Thursday, April 9, 2009

What is Corporatepreneurship

This blog has been going for about three months now... Figured it be a good time to reflect a bit on "Corporatepreneurship" and why we started this blog. We got the term "Corporatepreneur" by adding "corporate" and "entrepreneur." We all work at a very large, Fortune 50 company as our "day job" and are or aspire to be entrepreneurs at all other times.

So why are we both? Speaking for myself, there's a few reasons... From the corporation side, I don't know enough about entrepreneurship to make enough money to do it full time. I get a nice steady paycheck from my current job. I enjoy the camaraderie with my co-workers. I'm scared to leave my job to be an entrepreneur. All the role models, education, and messages I ever got was for the corporate world.

The fun part is from the entrepreneur side. Why? I'll never live up to my potential in the corporate world. I can make a much bigger difference as an entrepreneur. There are so many ideas I want to try that the corporate world will never try. I believe my strengths fit an entrepreneur very well. I can make a lot more money and reach my dreams as an entrepreneur.

There's a lot of unique pros and cons to this double life. Pros: You don't hafta worry about putting food on the table and paying the bills. You can learn a lot in the corporate world that you can reapply to the entrepreneur world. You can fund your own ventures.

Cons: By the time you get home from your 9-5, you're tired and all you feel like doing is sitting down and watching TV. Sometimes you hafta work longer hours and run out of time at night. You can't do any ventures that require you to be available during the day. You can't sink all of your passion into your venture because you've got a day job to worry about that's first priority. Your employer may get paranoid about you doing something on the side.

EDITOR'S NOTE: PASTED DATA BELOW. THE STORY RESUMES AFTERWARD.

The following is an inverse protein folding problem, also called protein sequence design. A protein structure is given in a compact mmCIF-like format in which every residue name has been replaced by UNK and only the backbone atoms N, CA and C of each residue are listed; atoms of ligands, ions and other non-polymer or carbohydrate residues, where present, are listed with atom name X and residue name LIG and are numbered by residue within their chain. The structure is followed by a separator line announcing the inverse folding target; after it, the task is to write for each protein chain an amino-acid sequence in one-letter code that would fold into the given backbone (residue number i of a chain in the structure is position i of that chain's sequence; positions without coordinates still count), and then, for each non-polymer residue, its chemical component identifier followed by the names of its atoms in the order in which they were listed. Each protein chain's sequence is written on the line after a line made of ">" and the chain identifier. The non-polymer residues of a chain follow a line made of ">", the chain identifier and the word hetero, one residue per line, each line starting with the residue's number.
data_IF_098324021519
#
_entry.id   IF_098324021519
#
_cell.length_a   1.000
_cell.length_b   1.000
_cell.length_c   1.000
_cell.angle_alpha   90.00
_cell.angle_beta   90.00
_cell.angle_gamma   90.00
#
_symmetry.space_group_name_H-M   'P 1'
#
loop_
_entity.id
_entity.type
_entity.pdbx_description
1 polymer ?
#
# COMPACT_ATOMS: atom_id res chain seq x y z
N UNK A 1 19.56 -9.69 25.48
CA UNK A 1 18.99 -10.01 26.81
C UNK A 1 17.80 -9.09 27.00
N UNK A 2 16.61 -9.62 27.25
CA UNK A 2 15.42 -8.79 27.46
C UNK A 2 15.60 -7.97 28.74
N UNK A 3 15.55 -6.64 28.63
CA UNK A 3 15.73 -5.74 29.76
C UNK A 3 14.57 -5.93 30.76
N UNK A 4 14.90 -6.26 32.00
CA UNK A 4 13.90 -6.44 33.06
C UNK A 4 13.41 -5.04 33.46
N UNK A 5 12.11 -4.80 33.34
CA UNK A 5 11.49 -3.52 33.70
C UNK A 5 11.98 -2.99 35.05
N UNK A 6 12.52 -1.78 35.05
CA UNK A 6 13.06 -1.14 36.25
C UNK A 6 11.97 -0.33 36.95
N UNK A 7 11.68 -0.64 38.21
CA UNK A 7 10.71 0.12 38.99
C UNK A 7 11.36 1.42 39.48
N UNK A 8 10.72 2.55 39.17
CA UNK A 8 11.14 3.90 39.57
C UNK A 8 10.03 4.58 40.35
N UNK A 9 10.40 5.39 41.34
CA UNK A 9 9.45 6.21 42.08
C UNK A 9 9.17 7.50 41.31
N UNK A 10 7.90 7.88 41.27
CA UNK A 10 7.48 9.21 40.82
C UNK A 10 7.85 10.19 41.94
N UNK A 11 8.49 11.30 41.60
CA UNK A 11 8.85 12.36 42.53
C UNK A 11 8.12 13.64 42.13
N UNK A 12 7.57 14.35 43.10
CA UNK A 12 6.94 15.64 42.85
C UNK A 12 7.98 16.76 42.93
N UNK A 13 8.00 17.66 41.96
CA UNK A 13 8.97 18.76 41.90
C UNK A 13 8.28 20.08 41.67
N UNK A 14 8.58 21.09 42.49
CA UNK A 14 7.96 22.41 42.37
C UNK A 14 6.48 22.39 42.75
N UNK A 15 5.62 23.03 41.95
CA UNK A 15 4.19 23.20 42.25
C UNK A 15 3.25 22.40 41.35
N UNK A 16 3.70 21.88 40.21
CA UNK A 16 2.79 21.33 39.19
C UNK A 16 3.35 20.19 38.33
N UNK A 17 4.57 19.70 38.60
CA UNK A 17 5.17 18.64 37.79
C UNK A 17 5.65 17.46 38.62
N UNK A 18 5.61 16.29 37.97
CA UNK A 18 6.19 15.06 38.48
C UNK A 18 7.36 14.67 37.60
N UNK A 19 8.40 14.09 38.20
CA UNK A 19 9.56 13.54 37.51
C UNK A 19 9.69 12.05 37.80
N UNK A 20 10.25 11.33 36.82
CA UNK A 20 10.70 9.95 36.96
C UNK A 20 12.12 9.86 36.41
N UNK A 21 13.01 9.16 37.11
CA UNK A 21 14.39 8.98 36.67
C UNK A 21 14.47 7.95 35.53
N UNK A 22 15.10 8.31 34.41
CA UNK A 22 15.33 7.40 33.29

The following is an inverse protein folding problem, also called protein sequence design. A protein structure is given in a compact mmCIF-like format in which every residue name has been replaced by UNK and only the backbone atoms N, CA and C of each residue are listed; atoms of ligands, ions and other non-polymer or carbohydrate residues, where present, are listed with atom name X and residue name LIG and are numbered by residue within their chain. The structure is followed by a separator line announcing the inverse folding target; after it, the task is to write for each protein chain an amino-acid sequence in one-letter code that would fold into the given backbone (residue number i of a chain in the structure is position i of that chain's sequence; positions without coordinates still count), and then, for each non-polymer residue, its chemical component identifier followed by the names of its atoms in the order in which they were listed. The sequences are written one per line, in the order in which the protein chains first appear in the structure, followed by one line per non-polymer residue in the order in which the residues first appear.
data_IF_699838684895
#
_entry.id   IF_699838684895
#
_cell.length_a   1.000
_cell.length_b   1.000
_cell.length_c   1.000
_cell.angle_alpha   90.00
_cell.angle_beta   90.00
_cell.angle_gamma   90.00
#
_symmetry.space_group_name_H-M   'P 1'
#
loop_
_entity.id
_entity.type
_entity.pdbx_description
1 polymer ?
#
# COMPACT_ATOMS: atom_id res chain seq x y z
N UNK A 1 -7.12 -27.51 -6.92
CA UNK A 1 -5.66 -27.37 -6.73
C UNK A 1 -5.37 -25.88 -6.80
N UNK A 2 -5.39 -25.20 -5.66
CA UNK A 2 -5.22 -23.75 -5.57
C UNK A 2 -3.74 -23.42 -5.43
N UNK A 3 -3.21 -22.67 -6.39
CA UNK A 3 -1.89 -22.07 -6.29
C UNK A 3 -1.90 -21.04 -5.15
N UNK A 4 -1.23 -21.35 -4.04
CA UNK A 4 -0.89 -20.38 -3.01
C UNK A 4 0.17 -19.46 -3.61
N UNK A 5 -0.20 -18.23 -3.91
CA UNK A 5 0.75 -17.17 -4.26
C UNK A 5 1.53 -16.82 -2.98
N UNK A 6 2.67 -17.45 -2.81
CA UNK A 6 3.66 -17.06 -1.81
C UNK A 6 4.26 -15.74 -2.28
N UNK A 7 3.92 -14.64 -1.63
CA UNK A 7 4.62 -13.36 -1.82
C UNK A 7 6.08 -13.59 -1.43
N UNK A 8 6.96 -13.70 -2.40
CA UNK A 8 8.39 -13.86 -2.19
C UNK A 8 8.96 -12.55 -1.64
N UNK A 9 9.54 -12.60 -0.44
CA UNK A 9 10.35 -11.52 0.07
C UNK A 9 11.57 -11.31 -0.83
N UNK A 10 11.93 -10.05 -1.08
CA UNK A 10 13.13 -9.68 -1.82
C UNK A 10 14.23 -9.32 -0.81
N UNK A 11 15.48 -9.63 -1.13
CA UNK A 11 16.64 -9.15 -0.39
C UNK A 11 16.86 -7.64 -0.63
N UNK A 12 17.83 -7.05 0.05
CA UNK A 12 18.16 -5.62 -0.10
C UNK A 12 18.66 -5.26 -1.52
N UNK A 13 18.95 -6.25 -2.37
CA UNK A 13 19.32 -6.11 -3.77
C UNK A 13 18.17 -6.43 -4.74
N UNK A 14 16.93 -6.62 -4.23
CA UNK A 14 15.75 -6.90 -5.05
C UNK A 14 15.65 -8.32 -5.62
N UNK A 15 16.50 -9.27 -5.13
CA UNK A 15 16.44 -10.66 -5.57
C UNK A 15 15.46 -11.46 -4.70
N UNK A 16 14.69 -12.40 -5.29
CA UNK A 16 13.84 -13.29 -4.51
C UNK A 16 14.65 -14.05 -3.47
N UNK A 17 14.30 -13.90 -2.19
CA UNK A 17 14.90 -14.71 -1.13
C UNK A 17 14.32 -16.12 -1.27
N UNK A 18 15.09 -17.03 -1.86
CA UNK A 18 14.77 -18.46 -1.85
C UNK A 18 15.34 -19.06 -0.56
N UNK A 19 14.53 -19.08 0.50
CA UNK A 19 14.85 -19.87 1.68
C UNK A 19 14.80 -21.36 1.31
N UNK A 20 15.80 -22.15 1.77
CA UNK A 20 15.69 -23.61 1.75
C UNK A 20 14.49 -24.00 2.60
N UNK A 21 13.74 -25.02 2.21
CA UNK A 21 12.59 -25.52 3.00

We've come up with a bunch of ways to live this double life. SEEFADs make you take time out to work on your stuff and allow you to feel the life of being a entrepreneur. We try to find business models that don't require constant involvement. I'm looking to take a personal leave of abscence, which kinda gives me the best of both worlds.

Hopefully this blog will touch people out there in the corporate world who've always had the itch, and show them that it is possible. We've also gotten great contributions from people who've done it and can share experiences. And maybe I'll be in the position where I'll hafta think up a new name for this blog someday...


Wednesday, April 8, 2009

Institutions vs. collaboration (Why the corporate world is too slow)

I found this video and although it's a bit dated (2005) the examples really hit home with me because it discusses how the web has changed collaboration and how businesses can't compete with the speed and scale of collaboration. A point that stuck out to me as well was how corporations (in addition to having to centrally organize the work) needs to hire managers just to make people do what they want! Collaborators are already self-selected to do the things they are interested in - so they don't need "bossing" and the work is better. The challenge here is to pull the various work together - and that's what the wed does best!

In this prescient 2005 talk, Clay Shirky shows how closed groups and companies will give way to looser networks where small contributors have big roles and fluid cooperation replaces rigid planning.